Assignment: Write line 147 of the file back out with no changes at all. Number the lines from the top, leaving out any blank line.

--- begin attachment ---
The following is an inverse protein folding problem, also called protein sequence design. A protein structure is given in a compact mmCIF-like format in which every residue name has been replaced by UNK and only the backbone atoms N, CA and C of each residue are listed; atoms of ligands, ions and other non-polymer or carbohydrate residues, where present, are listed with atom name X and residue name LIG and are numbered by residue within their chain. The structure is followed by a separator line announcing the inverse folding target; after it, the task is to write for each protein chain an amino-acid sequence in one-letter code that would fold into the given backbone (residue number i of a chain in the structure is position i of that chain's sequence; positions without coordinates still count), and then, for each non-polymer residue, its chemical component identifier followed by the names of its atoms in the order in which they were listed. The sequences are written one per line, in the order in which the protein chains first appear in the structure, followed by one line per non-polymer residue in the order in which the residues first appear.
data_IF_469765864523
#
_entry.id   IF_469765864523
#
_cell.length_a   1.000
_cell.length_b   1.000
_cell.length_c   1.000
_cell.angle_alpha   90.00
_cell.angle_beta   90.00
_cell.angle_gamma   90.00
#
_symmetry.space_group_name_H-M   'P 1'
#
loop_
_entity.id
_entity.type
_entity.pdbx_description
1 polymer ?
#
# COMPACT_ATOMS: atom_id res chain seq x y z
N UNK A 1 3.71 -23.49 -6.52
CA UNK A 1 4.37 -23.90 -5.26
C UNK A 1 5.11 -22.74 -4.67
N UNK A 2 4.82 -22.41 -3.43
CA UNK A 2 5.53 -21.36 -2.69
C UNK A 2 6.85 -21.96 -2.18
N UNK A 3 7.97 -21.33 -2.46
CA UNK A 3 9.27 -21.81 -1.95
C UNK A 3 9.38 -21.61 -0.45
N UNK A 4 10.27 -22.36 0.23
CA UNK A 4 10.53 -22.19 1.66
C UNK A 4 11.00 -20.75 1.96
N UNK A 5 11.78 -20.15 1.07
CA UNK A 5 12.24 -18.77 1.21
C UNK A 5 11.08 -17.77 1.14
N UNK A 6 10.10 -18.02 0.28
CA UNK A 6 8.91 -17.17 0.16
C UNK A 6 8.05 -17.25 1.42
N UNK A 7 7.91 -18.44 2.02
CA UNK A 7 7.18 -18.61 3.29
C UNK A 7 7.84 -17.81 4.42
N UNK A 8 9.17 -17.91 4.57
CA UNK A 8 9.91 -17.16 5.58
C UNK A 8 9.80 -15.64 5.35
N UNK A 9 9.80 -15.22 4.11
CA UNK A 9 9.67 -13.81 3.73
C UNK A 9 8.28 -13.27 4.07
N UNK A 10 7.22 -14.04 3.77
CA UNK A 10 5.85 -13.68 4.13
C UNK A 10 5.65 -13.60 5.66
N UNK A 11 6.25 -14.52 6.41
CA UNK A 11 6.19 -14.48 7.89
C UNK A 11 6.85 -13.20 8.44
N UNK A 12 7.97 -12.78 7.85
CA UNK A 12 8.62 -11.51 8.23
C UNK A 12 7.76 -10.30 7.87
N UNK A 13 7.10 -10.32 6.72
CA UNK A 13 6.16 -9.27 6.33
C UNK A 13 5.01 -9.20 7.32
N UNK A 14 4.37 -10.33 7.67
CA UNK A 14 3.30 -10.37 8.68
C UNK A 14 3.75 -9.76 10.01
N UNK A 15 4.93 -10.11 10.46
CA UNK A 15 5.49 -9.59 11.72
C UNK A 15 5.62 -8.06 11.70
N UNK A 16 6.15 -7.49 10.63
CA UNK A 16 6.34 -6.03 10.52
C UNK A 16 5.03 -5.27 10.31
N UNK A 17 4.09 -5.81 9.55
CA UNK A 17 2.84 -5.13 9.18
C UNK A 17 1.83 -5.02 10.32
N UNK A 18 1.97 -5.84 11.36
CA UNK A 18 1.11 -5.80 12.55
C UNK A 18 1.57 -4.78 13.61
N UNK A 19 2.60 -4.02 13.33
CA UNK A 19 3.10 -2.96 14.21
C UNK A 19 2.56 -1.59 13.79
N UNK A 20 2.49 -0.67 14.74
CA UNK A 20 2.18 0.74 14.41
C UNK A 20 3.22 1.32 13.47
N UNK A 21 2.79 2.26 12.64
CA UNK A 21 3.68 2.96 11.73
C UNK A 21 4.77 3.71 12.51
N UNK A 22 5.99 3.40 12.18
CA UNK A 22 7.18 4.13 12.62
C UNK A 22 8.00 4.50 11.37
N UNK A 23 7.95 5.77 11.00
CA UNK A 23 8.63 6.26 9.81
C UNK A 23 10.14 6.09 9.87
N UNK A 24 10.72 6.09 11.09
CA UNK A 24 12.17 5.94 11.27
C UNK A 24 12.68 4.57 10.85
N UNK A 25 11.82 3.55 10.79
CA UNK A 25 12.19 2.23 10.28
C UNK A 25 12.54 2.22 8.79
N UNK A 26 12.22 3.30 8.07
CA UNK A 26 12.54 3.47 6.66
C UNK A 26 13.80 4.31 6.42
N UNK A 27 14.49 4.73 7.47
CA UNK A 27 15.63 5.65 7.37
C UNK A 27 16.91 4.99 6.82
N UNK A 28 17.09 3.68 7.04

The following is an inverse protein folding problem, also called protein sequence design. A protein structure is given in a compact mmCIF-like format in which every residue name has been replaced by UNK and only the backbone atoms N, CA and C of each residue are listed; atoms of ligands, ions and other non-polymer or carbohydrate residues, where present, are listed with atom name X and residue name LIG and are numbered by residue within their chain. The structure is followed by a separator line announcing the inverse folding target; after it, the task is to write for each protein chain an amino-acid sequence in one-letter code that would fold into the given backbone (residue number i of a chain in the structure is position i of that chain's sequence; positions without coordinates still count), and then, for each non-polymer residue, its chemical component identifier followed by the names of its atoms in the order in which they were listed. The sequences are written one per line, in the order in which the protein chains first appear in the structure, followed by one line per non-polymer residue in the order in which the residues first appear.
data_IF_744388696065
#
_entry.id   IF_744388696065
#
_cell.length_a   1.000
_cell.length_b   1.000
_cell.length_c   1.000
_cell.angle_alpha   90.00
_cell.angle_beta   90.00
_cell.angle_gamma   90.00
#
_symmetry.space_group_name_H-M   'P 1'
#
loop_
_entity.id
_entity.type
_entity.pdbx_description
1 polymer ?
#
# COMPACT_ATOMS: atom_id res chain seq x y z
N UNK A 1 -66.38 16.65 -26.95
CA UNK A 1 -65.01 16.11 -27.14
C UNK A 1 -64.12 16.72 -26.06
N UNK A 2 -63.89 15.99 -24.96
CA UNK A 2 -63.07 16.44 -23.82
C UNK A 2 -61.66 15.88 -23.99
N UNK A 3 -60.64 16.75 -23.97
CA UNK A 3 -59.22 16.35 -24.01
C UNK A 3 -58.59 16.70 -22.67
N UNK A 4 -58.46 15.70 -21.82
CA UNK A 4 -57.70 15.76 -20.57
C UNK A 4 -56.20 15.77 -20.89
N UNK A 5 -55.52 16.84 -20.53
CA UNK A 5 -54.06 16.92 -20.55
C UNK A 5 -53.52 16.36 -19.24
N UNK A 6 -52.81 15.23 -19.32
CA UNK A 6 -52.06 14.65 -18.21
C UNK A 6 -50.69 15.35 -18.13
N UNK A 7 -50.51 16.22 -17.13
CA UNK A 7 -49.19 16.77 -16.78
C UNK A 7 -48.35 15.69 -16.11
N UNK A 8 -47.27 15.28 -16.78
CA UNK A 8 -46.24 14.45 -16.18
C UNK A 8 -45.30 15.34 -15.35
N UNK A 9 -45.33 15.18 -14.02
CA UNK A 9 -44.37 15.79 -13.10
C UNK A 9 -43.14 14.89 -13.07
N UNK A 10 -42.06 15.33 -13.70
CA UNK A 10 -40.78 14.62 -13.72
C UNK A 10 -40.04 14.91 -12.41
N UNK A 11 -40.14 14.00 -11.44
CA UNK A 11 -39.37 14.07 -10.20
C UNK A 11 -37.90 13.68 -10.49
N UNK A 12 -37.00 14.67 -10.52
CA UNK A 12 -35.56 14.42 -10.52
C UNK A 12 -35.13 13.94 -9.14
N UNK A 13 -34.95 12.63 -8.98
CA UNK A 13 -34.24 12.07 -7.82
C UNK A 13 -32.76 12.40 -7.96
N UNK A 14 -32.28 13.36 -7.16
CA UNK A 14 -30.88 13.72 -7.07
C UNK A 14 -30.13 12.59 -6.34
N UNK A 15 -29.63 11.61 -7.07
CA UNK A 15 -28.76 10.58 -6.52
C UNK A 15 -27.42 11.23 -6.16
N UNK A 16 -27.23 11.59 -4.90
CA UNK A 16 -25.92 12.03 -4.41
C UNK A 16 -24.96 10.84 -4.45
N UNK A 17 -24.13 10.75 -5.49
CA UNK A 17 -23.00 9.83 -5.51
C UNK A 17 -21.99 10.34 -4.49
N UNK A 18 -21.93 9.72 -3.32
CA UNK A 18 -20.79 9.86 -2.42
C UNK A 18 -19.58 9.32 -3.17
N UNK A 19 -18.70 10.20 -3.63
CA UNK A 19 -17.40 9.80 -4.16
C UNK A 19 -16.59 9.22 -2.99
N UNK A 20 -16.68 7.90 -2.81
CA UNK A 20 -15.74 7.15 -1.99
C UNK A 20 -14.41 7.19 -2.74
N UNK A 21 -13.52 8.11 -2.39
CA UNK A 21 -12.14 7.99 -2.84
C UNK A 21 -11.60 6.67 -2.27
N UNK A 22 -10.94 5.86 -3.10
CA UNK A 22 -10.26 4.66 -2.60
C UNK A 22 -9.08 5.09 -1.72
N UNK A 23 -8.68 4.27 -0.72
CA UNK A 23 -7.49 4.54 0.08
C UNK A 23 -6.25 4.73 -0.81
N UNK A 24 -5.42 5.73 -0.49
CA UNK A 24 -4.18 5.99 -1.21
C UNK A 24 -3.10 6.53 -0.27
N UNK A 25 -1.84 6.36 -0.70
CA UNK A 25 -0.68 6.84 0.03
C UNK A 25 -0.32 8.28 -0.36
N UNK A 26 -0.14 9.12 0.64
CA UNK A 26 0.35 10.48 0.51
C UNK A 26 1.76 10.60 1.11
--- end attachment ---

CA UNK A 8 -46.24 14.45 -16.18